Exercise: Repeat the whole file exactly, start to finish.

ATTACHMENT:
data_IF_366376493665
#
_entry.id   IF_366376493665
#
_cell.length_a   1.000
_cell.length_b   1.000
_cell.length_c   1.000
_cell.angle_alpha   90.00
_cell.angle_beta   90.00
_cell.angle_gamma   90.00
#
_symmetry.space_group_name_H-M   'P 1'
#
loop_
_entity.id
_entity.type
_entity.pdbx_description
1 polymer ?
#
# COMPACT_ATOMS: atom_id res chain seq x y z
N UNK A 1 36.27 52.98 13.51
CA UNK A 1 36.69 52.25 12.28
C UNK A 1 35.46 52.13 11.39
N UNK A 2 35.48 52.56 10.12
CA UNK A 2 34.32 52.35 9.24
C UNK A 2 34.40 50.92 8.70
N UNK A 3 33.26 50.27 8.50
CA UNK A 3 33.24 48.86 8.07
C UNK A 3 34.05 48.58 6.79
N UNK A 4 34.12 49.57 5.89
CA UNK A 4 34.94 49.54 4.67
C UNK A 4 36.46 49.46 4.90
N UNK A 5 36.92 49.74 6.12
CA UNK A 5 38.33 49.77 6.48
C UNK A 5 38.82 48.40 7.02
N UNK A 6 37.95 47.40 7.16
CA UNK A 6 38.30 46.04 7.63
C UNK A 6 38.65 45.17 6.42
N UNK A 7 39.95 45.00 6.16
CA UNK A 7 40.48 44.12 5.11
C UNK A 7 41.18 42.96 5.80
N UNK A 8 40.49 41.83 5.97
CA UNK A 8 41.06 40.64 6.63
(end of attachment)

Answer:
data_IF_366376493665
#
_entry.id   IF_366376493665
#
_cell.length_a   1.000
_cell.length_b   1.000
_cell.length_c   1.000
_cell.angle_alpha   90.00
_cell.angle_beta   90.00
_cell.angle_gamma   90.00
#
_symmetry.space_group_name_H-M   'P 1'
#
loop_
_entity.id
_entity.type
_entity.pdbx_description
1 polymer ?
#
# COMPACT_ATOMS: atom_id res chain seq x y z
N UNK A 1 36.27 52.98 13.51
CA UNK A 1 36.69 52.25 12.28
C UNK A 1 35.46 52.13 11.39
N UNK A 2 35.48 52.56 10.12
CA UNK A 2 34.32 52.35 9.24
C UNK A 2 34.40 50.92 8.70
N UNK A 3 33.26 50.27 8.50
CA UNK A 3 33.24 48.86 8.07
C UNK A 3 34.05 48.58 6.79
N UNK A 4 34.12 49.57 5.89
CA UNK A 4 34.94 49.54 4.67
C UNK A 4 36.46 49.46 4.90
N UNK A 5 36.92 49.74 6.12
CA UNK A 5 38.33 49.77 6.48
C UNK A 5 38.82 48.40 7.02
N UNK A 6 37.95 47.40 7.16
CA UNK A 6 38.30 46.04 7.63
C UNK A 6 38.65 45.17 6.42
N UNK A 7 39.95 45.00 6.16
CA UNK A 7 40.48 44.12 5.11
C UNK A 7 41.18 42.96 5.80
N UNK A 8 40.49 41.83 5.97
CA UNK A 8 41.06 40.64 6.63